The problem for Poland is that the SEC's policy was not as explicit as the Thompson Memo that the defendants pointed to in the KPMG case as the basis for terminating the attorney's fees.  The motion leads off with the district court decision in United States v. Stein that found the violation of the defendant's rights based on the governmental pressure to deny attorney's fees.   While the SEC's policy certainly emphasizes a company's cooperation, it is not nearly as explicit at the Thompson Memo was on the attorney's fee issue -- a point changed in the current iteration of the Department of Justice's policy on charging corporation, the McNulty Memo.  It is not clear whether there is any direct evidence of pressure by the Commission staff on Nortel to cut off attorney's fees, and pointing to the company's lawyer as the source of that decision may be a crucial distinction from the KPMG case.  Moreover, unlike Stein, a criminal case, there is no Sixth Amendment right to counsel in a civil case, so that ground is unavailable to dismiss the complaint.

The second related claim is that while Poland did not have counsel, the SEC sought and obtained two tolling agreements that allowed the investigation to continue beyond the five year limitations period.  The motion argues that the denial of attorney's fees was related to these requests because the Commission took advantage of Poland's position of acting without legal advice.  She claims that the SEC staff pressured her to agree to the tolling, once even saying that an FBI agent might join the interview.  Because there is no Sixth Amendment claim, the argument is that the government violated Poland's due process rights.  That was one basis for the Stein decision, but the due process concerns in criminal cases are different from those in a civil case.  Poland could have refused to sign the tolling agreement, or could have hired counsel with her own resources to advise on that issue.  Moreover, she is now represented again by lawyers.  Unlike a criminal case, the SEC cannot seek a prison term, so the decision to sign the tolling agreement may be viewed by the courts as less significant under the Due Process Clause.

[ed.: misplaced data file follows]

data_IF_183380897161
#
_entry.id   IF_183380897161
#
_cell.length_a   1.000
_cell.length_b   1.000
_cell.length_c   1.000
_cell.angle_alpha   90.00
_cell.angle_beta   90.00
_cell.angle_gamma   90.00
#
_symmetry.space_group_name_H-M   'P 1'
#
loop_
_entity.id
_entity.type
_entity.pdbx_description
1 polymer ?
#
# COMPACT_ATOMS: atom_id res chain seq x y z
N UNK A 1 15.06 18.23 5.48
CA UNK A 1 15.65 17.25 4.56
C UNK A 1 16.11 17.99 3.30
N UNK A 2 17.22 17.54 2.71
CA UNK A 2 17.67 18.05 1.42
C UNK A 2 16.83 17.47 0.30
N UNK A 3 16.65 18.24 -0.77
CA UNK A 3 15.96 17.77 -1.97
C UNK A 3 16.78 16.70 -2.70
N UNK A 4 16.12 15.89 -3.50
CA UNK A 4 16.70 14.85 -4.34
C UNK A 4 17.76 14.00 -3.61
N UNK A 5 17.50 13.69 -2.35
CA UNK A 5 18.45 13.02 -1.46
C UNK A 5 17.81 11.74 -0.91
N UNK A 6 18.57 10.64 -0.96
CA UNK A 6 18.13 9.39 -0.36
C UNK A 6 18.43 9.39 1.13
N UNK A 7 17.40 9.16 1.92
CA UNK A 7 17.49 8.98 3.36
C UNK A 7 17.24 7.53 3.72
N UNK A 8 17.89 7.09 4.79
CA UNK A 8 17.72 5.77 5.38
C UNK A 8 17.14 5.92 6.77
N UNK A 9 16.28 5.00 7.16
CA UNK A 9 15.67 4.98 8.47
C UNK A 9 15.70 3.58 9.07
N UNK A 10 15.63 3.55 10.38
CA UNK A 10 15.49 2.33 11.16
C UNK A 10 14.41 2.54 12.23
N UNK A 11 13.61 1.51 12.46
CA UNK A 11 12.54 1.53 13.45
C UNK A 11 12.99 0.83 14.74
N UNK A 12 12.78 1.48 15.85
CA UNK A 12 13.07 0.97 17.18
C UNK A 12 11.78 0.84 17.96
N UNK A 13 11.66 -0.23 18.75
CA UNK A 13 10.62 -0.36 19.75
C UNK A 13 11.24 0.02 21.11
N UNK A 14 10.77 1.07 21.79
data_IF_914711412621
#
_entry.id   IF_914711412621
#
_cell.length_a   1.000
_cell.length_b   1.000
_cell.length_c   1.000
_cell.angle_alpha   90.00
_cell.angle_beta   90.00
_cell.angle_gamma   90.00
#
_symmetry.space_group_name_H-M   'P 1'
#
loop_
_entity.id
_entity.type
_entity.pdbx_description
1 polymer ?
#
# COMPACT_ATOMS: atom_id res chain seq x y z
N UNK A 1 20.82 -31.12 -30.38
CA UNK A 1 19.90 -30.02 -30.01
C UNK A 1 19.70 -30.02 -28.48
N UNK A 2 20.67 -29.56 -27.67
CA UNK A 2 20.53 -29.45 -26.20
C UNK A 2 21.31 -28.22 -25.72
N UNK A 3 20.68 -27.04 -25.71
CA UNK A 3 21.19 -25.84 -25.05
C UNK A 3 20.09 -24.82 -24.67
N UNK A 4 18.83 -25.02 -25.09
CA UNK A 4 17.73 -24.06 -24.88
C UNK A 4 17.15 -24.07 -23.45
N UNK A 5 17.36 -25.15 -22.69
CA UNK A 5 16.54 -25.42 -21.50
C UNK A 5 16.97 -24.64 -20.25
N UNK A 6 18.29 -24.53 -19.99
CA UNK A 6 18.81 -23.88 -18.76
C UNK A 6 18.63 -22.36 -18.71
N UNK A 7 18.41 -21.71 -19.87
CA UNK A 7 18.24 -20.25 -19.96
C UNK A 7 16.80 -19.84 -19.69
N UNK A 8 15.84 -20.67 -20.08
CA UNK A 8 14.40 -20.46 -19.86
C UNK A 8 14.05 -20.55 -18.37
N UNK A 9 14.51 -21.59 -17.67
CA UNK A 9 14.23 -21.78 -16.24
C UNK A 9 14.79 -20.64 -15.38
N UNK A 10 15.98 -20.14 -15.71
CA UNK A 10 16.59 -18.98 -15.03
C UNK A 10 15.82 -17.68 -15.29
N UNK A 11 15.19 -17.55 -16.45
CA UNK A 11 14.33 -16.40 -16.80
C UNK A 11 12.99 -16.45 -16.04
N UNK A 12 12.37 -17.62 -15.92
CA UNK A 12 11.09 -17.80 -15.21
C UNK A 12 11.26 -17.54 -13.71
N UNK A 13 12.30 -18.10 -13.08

The motion relies largely on the overtones of the governmental policy that was castigated in the KPMG case and has led to significant criticism of the Department of Justice on Capitol Hill.  The connection, however, between Nortel's decision to cut off the attorney's fees and any particular pressure from the SEC is less clear in this case.  The fact that a company decides to terminate the payment of fees, even if it is based on the hope that it will curry favor with the SEC, does not necessarily mean the Commission acted improperly.  Whether the dismissal motion gains any traction remains to be seen, but the damage from the government's actions in the KPMG case show how widely felt its effects will be for other cases and agencies. (ph -- thanks to YH for passing along the information)

Download sec_v_dunn_motion_to_dismiss_poland_nov_2007.pdf

Civil Enforcement, Defense Counsel, Securities | Permalink

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Having spent time in federal prison, I can't begin to imagine what a sentence of 35 years would be like. The one thing I can connect to is the thought of how many nights this man will go to bed on those poor prison bunks asking himself if the 5 year run was worth 35 years and ending his life (more than likely) in federal prison.

Posted by: Chuck Gallagher | Dec 4, 2007 10:20:47 PM